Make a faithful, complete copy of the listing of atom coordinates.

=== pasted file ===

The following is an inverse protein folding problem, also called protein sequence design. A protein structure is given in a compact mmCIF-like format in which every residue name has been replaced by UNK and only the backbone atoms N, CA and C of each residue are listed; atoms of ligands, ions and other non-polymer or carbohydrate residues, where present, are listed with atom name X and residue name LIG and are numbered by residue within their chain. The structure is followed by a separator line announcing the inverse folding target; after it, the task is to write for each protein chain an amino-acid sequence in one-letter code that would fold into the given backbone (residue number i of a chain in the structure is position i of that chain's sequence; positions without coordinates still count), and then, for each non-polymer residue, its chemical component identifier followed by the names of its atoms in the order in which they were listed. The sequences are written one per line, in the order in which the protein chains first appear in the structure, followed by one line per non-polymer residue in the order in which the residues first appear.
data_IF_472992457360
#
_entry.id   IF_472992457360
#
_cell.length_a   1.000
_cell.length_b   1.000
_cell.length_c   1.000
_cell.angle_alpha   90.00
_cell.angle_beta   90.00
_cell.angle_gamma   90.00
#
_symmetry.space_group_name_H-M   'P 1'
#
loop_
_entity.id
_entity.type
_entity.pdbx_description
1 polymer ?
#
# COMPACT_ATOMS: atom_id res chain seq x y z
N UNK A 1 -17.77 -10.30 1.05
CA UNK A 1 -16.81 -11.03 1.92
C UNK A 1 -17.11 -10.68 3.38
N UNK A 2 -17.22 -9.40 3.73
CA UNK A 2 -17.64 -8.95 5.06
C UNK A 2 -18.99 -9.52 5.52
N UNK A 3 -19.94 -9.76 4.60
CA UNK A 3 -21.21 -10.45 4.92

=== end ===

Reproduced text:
The following is an inverse protein folding problem, also called protein sequence design. A protein structure is given in a compact mmCIF-like format in which every residue name has been replaced by UNK and only the backbone atoms N, CA and C of each residue are listed; atoms of ligands, ions and other non-polymer or carbohydrate residues, where present, are listed with atom name X and residue name LIG and are numbered by residue within their chain. The structure is followed by a separator line announcing the inverse folding target; after it, the task is to write for each protein chain an amino-acid sequence in one-letter code that would fold into the given backbone (residue number i of a chain in the structure is position i of that chain's sequence; positions without coordinates still count), and then, for each non-polymer residue, its chemical component identifier followed by the names of its atoms in the order in which they were listed. The sequences are written one per line, in the order in which the protein chains first appear in the structure, followed by one line per non-polymer residue in the order in which the residues first appear.
data_IF_472992457360
#
_entry.id   IF_472992457360
#
_cell.length_a   1.000
_cell.length_b   1.000
_cell.length_c   1.000
_cell.angle_alpha   90.00
_cell.angle_beta   90.00
_cell.angle_gamma   90.00
#
_symmetry.space_group_name_H-M   'P 1'
#
loop_
_entity.id
_entity.type
_entity.pdbx_description
1 polymer ?
#
# COMPACT_ATOMS: atom_id res chain seq x y z
N UNK A 1 -17.77 -10.30 1.05
CA UNK A 1 -16.81 -11.03 1.92
C UNK A 1 -17.11 -10.68 3.38
N UNK A 2 -17.22 -9.40 3.73
CA UNK A 2 -17.64 -8.95 5.06
C UNK A 2 -18.99 -9.52 5.52
N UNK A 3 -19.94 -9.76 4.60
CA UNK A 3 -21.21 -10.45 4.92